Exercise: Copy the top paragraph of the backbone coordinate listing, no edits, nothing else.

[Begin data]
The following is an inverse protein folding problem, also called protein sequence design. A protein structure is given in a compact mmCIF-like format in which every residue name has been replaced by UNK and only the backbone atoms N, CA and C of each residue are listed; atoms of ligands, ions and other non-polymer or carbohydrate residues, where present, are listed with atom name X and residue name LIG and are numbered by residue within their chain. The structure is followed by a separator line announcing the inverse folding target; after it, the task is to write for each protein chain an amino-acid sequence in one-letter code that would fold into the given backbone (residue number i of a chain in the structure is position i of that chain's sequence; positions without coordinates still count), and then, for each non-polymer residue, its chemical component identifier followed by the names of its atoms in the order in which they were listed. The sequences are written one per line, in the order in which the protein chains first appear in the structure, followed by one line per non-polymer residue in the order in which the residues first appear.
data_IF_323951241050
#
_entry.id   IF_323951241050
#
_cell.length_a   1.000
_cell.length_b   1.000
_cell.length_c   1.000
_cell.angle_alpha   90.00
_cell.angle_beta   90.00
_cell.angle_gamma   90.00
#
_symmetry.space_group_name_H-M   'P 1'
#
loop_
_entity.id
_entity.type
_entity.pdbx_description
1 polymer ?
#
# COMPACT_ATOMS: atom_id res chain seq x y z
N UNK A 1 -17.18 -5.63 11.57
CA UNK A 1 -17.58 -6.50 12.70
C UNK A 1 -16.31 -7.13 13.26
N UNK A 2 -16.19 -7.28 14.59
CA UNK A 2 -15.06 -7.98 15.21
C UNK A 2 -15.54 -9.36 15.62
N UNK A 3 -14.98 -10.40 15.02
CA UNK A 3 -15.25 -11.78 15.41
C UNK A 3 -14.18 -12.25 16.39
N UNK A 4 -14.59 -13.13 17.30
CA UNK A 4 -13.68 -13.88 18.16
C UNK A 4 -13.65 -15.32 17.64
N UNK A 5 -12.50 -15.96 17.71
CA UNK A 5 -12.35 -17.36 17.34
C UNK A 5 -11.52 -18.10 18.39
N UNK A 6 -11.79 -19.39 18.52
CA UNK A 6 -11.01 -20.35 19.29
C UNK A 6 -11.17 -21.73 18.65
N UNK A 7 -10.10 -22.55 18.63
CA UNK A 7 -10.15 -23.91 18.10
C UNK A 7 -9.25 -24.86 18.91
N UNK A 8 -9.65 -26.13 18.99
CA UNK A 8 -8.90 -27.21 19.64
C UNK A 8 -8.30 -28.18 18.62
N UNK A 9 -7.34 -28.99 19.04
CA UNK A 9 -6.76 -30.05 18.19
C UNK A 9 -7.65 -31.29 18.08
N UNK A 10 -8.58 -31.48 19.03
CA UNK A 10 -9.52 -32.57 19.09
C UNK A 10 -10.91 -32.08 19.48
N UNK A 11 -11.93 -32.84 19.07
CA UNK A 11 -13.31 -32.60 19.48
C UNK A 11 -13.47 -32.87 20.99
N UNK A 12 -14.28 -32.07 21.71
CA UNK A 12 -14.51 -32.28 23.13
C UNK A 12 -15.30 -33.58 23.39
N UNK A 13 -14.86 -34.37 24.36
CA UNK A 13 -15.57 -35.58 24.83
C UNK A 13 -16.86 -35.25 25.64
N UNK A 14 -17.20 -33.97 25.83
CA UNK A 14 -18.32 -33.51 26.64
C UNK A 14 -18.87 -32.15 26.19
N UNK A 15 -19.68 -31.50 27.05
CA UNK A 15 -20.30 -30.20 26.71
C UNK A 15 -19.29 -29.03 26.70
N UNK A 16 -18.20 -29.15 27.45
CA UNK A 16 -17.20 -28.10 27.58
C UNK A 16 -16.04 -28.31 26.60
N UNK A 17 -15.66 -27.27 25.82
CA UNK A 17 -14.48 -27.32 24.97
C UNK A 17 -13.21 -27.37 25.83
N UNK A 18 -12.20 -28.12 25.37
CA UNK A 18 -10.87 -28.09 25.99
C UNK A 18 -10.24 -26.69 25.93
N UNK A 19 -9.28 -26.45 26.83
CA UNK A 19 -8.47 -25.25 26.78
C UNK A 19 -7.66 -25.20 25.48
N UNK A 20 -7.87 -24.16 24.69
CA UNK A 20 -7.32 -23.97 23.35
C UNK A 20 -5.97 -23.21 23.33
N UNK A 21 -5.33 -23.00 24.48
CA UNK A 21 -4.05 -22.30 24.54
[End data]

The following is an inverse protein folding problem, also called protein sequence design. A protein structure is given in a compact mmCIF-like format in which every residue name has been replaced by UNK and only the backbone atoms N, CA and C of each residue are listed; atoms of ligands, ions and other non-polymer or carbohydrate residues, where present, are listed with atom name X and residue name LIG and are numbered by residue within their chain. The structure is followed by a separator line announcing the inverse folding target; after it, the task is to write for each protein chain an amino-acid sequence in one-letter code that would fold into the given backbone (residue number i of a chain in the structure is position i of that chain's sequence; positions without coordinates still count), and then, for each non-polymer residue, its chemical component identifier followed by the names of its atoms in the order in which they were listed. The sequences are written one per line, in the order in which the protein chains first appear in the structure, followed by one line per non-polymer residue in the order in which the residues first appear.